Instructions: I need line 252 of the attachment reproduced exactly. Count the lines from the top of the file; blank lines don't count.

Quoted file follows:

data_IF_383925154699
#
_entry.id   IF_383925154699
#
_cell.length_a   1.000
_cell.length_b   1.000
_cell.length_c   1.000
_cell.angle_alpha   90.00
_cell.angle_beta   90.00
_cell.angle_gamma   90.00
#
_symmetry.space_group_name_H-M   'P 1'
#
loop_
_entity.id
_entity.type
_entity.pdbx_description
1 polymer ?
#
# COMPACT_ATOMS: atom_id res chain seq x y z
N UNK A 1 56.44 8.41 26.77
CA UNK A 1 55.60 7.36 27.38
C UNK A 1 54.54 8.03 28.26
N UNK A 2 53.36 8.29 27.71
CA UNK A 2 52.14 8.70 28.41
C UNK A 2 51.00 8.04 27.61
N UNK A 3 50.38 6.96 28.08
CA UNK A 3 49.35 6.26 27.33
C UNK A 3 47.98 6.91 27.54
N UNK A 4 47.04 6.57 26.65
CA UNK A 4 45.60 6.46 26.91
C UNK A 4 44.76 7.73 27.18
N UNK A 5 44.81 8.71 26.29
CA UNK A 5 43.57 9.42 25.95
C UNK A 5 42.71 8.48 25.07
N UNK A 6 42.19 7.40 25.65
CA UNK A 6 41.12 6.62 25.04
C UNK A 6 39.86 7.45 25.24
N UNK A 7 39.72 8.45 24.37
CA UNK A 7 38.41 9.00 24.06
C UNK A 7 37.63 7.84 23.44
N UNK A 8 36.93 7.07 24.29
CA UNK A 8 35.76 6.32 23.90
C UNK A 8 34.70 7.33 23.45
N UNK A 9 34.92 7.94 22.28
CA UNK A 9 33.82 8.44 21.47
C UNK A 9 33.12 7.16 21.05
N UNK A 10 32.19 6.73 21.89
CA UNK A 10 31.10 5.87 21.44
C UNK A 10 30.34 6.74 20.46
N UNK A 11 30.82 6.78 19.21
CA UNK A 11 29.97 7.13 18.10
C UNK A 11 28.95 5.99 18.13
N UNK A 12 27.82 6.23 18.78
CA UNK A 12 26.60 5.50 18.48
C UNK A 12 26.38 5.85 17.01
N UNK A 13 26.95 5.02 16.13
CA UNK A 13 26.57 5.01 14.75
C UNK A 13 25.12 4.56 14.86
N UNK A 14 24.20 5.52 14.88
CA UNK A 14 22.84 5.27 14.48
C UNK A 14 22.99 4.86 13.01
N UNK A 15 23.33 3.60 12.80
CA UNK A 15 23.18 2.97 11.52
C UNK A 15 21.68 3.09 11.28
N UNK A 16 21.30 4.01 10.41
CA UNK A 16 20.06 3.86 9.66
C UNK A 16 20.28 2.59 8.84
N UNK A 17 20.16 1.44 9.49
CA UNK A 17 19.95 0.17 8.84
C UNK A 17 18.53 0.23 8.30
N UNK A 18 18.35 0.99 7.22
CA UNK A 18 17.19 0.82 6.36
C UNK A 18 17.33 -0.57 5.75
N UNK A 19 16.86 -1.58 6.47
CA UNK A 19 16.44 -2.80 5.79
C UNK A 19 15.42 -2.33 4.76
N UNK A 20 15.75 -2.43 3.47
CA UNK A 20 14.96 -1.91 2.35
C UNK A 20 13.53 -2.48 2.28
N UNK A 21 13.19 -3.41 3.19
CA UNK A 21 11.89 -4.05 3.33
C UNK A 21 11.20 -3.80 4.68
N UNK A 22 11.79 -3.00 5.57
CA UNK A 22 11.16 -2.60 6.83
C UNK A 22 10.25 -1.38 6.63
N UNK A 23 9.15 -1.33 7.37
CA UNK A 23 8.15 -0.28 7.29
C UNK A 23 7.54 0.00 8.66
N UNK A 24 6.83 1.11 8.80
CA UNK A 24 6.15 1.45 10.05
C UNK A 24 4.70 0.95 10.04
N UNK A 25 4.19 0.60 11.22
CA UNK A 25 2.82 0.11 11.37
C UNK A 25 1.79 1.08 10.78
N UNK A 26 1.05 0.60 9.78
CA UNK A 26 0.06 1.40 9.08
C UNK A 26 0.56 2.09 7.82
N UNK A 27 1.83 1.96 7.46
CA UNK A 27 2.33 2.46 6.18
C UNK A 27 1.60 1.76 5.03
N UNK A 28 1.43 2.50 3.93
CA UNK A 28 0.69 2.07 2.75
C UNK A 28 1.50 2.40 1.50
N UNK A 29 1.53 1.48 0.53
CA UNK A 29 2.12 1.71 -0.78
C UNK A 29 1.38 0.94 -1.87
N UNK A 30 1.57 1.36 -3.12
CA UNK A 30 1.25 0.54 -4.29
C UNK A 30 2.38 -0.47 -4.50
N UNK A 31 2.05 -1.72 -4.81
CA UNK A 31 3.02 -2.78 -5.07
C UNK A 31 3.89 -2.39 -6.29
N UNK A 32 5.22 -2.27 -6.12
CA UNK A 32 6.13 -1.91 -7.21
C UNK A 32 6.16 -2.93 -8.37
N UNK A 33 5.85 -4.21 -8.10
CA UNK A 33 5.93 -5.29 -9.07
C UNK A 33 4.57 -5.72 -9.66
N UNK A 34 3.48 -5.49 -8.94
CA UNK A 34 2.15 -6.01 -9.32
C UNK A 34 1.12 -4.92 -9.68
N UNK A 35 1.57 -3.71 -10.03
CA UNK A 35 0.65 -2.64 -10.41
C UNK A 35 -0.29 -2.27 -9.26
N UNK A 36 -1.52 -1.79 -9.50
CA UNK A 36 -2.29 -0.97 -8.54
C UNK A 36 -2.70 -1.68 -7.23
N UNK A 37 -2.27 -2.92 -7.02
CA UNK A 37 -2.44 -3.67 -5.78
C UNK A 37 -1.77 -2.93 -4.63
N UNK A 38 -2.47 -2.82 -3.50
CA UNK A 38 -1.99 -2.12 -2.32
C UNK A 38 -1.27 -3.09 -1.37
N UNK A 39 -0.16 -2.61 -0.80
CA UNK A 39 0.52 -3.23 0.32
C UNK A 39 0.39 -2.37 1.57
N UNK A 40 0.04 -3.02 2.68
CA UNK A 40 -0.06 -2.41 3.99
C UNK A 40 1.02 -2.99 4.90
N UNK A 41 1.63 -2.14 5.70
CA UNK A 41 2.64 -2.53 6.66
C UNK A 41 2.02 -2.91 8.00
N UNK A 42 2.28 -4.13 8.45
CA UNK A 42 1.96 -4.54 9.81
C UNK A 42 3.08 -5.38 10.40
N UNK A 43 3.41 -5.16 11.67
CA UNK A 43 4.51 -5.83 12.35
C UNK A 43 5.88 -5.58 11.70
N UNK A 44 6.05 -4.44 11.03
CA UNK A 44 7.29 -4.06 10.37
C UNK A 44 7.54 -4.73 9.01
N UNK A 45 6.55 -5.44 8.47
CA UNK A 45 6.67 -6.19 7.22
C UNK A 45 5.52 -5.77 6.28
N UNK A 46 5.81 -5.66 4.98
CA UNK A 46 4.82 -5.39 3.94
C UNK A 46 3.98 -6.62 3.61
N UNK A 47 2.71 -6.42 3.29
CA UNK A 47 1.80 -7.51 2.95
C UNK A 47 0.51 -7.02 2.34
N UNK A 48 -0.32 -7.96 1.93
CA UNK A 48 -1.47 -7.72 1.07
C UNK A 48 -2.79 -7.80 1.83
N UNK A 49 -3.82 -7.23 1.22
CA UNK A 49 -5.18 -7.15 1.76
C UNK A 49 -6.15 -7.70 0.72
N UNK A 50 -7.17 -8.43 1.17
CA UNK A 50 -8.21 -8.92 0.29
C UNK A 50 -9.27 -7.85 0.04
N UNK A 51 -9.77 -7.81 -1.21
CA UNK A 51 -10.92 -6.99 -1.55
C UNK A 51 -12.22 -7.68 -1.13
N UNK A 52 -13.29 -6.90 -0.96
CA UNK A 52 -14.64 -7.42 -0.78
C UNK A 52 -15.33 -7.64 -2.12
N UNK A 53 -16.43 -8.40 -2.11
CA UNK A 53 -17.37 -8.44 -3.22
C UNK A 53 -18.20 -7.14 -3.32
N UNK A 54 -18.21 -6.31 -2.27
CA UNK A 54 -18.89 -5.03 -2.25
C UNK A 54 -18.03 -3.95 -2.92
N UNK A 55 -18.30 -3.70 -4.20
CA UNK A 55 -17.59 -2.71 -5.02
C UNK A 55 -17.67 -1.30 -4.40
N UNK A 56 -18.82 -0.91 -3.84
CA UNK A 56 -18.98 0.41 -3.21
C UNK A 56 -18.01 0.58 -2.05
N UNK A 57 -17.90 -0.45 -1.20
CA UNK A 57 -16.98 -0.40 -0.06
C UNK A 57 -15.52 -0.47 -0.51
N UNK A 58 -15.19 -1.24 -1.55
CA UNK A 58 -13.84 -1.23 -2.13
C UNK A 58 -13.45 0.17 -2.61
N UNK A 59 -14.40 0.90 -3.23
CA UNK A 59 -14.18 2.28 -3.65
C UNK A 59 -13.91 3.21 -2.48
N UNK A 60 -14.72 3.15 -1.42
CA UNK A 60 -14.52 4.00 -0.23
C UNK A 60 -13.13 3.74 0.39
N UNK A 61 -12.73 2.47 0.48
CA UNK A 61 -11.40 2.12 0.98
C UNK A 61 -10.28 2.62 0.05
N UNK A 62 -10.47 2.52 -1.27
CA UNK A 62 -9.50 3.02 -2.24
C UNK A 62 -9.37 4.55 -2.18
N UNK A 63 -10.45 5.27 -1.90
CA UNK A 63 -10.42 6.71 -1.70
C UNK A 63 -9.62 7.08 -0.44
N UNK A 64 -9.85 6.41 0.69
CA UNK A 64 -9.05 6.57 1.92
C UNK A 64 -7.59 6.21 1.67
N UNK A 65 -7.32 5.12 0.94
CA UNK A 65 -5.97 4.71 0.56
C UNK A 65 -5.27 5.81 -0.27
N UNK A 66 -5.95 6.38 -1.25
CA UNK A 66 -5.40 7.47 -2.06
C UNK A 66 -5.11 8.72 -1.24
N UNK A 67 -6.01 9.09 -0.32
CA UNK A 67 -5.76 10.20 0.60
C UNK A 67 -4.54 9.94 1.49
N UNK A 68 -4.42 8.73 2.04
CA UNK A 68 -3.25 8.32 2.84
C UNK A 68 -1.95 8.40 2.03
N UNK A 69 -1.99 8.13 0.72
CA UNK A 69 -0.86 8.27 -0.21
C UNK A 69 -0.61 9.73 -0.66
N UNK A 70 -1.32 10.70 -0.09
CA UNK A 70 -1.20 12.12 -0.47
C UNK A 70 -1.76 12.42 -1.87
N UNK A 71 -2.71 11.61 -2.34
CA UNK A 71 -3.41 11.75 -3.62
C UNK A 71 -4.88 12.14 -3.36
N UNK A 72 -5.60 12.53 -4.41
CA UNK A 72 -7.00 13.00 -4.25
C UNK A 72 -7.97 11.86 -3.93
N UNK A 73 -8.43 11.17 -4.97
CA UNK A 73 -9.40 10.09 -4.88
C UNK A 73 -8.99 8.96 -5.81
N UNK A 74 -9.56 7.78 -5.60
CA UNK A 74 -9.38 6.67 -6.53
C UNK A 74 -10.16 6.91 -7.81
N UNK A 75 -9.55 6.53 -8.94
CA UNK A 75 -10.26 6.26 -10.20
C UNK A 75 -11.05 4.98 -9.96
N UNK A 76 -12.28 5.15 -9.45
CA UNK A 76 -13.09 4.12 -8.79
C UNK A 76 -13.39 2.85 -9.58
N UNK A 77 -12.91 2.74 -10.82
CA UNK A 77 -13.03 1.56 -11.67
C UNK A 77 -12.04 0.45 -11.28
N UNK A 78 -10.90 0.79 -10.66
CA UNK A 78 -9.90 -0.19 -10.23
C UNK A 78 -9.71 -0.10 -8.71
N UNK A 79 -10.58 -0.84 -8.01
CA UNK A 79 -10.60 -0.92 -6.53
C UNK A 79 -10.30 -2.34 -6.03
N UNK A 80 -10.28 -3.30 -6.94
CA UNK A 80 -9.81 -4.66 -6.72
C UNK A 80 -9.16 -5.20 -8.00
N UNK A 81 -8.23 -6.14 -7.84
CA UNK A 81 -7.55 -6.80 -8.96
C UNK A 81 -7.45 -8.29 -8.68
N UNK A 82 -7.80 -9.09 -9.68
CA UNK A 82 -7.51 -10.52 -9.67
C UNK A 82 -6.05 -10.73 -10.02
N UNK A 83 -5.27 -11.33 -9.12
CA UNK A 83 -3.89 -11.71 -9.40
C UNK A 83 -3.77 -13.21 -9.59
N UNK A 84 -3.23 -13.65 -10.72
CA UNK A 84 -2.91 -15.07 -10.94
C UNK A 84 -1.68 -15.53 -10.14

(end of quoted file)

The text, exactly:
N UNK A 78 -10.90 0.79 -10.66